A One-Stop Web Appliance

ClickArray's Array 1000 device ably consolidates hardware functions but lacks VPN capabilities.

Companies that want to get a handle on the front-end building blocks of their Web sites should look to ClickArray Networks Inc.s Array 1000, an integrated Web service device that can save money and IT resources by consolidating hardware into a single, easy-to-set-up and managed device.

Array 1000 is the first appliance eWeek Labs has seen that integrates Web traffic acceleration, management and security components in a single device. It provides server load balancing, reverse proxy caching, firewall functionality, SSL (Secure Sockets Layer) acceleration and content rewrite in a 5.25-inch appliance.

Array 1000 is priced at $25,000—which is not cheap, compared with hardware server load balancers such as Radware Inc.s $24,500 Web Server Director Pro. However, Array 1000 offers a lot more features without the added cost. For example, when purchased separately, a typical hardware server load balancer can cost about $20,000; a firewall/VPN (virtual private network) appliance costs $10,000 to $15,000; a stand-alone SSL Accelerator and caching appliance costs $5,000 to $10,000.

However, because Array 1000 integrates essential Web services into a single device, it can create a single point of failure if the appliance is not clustered. And clustering can quickly become expensive. Array 1000 is also not designed to replace enterprise-class firewall, caches and load balancing hardware. IT managers should evaluate their sites carefully before implementation.

Array 1000 is best suited for service providers or small to midsize networks where an integrated Web appliance will be able to effectively reduce hardware costs, save space and simplify management. Array 1000 might not be a good fit for large enterprises with complex Web architectures that are optimized for running custom applications and that require high levels of security and redundancy.

The device runs a home-grown BSD-based operating system and uses standard PC hardware with 1GB of RAM (upgradable to 4GB). It supports two Gigabit Ethernet interfaces for high-speed networks. A lower-end Array 500 is available for smaller sites with a limited budget; it comes with dual 10/100M-bps interfaces and 256MB of memory in a 1.75-inch form factor for $6,995. Array 500 has the same integrated Web features as the 1000 box but doesnt support clustering. Both Array appliances are available now; Version 2.04 of the software was released in August.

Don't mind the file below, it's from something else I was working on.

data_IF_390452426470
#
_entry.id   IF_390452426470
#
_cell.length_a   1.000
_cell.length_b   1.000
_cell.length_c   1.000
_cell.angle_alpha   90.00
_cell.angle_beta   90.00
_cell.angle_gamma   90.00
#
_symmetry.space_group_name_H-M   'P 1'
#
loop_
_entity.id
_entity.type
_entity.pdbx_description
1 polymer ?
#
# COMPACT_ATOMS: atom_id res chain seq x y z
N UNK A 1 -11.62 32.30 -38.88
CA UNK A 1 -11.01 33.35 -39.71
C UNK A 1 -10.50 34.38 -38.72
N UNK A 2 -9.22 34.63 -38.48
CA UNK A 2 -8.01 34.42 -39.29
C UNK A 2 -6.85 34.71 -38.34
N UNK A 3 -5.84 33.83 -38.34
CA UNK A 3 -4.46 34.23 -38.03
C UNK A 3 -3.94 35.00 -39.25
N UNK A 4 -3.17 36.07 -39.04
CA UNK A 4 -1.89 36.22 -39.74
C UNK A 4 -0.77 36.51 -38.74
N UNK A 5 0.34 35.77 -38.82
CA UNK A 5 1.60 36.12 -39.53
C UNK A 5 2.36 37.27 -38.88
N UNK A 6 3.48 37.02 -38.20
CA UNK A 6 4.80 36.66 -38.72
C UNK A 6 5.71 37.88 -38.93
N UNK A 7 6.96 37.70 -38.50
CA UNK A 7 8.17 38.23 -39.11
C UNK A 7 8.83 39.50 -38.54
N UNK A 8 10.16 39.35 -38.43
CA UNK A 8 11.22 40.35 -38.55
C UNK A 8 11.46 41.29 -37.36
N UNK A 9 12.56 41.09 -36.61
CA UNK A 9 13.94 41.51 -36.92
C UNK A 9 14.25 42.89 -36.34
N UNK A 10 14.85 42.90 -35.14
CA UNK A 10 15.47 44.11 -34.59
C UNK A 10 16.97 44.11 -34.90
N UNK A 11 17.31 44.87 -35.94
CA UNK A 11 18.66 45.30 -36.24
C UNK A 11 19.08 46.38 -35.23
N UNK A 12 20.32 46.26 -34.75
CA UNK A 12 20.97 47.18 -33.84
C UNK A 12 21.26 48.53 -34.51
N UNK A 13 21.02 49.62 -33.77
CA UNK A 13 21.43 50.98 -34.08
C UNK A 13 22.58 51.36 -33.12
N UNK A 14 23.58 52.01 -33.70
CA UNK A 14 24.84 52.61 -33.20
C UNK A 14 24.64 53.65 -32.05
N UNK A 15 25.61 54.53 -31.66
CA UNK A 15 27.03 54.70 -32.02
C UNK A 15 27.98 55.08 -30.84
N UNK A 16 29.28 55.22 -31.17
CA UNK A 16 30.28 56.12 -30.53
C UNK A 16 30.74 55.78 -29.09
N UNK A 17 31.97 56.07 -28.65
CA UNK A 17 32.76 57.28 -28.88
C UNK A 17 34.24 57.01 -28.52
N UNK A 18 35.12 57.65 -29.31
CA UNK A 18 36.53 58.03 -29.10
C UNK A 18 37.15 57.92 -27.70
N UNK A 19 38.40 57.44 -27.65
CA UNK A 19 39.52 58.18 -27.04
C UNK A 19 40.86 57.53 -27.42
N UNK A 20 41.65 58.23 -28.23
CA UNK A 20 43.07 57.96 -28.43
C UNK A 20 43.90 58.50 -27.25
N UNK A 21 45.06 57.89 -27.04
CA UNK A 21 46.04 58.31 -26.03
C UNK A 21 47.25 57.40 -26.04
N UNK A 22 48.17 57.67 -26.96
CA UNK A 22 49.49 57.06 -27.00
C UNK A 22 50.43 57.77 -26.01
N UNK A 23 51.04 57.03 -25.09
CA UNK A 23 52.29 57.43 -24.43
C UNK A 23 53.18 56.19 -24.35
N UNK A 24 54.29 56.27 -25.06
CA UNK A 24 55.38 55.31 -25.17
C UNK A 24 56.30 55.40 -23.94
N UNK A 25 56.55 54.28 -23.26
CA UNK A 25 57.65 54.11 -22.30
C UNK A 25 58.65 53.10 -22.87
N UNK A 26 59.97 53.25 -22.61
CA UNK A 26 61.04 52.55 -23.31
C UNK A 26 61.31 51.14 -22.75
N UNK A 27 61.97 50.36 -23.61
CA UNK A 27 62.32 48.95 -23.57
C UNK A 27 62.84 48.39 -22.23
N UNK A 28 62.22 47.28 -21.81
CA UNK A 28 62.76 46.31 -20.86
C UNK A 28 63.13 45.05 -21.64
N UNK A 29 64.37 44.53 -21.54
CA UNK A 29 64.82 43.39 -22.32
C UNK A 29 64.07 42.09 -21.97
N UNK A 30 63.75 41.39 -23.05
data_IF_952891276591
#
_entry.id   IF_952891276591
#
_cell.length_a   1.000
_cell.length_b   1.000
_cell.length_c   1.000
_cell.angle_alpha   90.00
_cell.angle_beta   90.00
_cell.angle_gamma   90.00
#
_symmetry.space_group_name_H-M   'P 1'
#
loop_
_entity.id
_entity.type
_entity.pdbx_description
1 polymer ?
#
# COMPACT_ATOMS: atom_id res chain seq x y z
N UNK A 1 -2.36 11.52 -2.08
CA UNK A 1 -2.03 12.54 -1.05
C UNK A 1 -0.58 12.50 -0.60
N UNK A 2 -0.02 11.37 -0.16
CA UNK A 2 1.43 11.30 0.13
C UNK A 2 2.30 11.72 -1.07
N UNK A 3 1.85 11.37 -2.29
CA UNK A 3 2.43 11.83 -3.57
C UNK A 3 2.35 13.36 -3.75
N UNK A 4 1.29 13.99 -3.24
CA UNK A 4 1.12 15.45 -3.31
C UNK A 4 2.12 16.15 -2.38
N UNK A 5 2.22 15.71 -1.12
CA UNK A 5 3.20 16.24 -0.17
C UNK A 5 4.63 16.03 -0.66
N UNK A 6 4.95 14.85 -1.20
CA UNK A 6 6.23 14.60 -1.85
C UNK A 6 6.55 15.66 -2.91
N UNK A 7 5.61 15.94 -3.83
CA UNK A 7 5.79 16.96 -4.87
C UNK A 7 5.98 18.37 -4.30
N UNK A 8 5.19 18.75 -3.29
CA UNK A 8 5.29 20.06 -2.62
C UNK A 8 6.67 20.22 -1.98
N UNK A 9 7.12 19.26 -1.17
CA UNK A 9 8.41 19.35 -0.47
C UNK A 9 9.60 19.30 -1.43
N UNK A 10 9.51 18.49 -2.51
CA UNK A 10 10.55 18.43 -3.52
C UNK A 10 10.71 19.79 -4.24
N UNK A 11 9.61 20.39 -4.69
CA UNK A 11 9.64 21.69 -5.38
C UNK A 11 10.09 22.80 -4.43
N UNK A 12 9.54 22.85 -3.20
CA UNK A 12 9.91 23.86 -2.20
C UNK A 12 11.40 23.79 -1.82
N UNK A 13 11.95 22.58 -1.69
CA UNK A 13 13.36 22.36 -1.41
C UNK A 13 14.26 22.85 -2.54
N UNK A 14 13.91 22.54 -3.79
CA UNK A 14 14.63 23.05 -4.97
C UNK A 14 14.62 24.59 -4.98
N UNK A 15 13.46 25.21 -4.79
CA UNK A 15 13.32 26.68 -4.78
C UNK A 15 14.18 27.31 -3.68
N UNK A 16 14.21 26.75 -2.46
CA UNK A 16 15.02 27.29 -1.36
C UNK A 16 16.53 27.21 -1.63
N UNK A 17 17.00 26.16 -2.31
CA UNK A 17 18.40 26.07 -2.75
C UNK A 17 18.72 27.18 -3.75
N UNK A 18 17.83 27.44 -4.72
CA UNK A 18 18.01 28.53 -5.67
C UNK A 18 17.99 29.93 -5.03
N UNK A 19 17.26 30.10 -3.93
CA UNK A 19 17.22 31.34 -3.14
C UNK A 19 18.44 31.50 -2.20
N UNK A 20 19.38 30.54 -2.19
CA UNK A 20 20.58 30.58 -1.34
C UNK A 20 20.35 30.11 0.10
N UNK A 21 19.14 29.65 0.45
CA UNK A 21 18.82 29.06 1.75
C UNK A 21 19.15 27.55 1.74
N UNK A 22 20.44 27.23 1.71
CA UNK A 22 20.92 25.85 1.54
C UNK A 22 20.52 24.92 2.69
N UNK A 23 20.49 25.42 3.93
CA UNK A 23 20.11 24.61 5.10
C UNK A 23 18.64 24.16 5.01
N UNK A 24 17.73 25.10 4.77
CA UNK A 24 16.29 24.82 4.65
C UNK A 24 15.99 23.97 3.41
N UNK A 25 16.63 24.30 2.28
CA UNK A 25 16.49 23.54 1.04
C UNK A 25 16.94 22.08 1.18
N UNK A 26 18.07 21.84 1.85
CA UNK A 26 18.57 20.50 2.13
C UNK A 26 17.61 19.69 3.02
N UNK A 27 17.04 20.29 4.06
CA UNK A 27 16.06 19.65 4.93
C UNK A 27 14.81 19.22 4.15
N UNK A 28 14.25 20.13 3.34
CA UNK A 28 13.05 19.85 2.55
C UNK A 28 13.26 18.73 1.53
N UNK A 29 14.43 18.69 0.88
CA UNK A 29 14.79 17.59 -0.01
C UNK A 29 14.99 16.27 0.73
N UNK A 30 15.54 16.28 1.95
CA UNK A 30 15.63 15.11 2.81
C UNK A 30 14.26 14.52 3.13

Array 1000 provides standard server load balancing with standard rules such as weighted round robin and least connections. We also easily set up content-aware load balancing capabilities to map content requests to different server groups. For example, we configured the load balancer to send all dynamic requests to one server group and to forward GIF file requests to another server.

Array 1000s reverse proxy cache enhances the Server Load Balancer performance by caching static contents such as images and text files to RAM. After a client made a successful request, the cache fulfills subsequent requests, freeing up server CPU cycles to handle other tasks.

We tested the Array 1000s server load balancing performance using the WebBench 4.0 benchmark from Ziff Davis Media Inc., which measures server response to Web client requests. Using a static HTTP 1.0 workload, Array 1000, with the reverse proxy cache enabled, delivered more than 4,600 transactions per second. As expected, the performance drops by a large margin when the cache is turned off.

The appliance provides a simple stateful inspection packet-filtering firewall. The firewall uses access control lists to define a set of rules to deny or permit traffic and also can detect Syn-Flood and denial-of-service attacks, detecting illegitimate traffic and dropping it to protect the network.

We were disappointed that Array 1000 offers no VPN capabilities, since most firewall appliances provide this service. VPN management capabilities will be added to the next product release, slated for next quarter, ClickArray officials said.

The built-in SSL acceleration hardware offloads encryption processing of 128-bit SSL transactions from the servers. The SSL proxy decrypts incoming requests and forwards them to the servers as clear text through the cache and the server load balancer. When the servers respond, the SSL proxy re-encrypts the packets and sends them back to the client. The SSL accelerator is a good addition to help enhance performance at e-commerce sites.

However, we were also disappointed that the device lacks redundant power supplies, because redundancy is crucial if the box is the main device directing and managing traffic at the front end of the network.

It supports clustering for redundant failover and up to 32 Array 1000s can be clustered to scale the performance, but that means a significant increase in the cost of implementation.

Most hardware appliance vendors do not offer redundant power supplies, forcing companies to buy another box for failover. We think that shouldnt be the case, especially if the purpose of buying the appliance is to save money.

Array 1000 can be managed through a command-line interface accessible via console or remotely over Secure Shell. The box can also be managed with a Web user interface over SSL.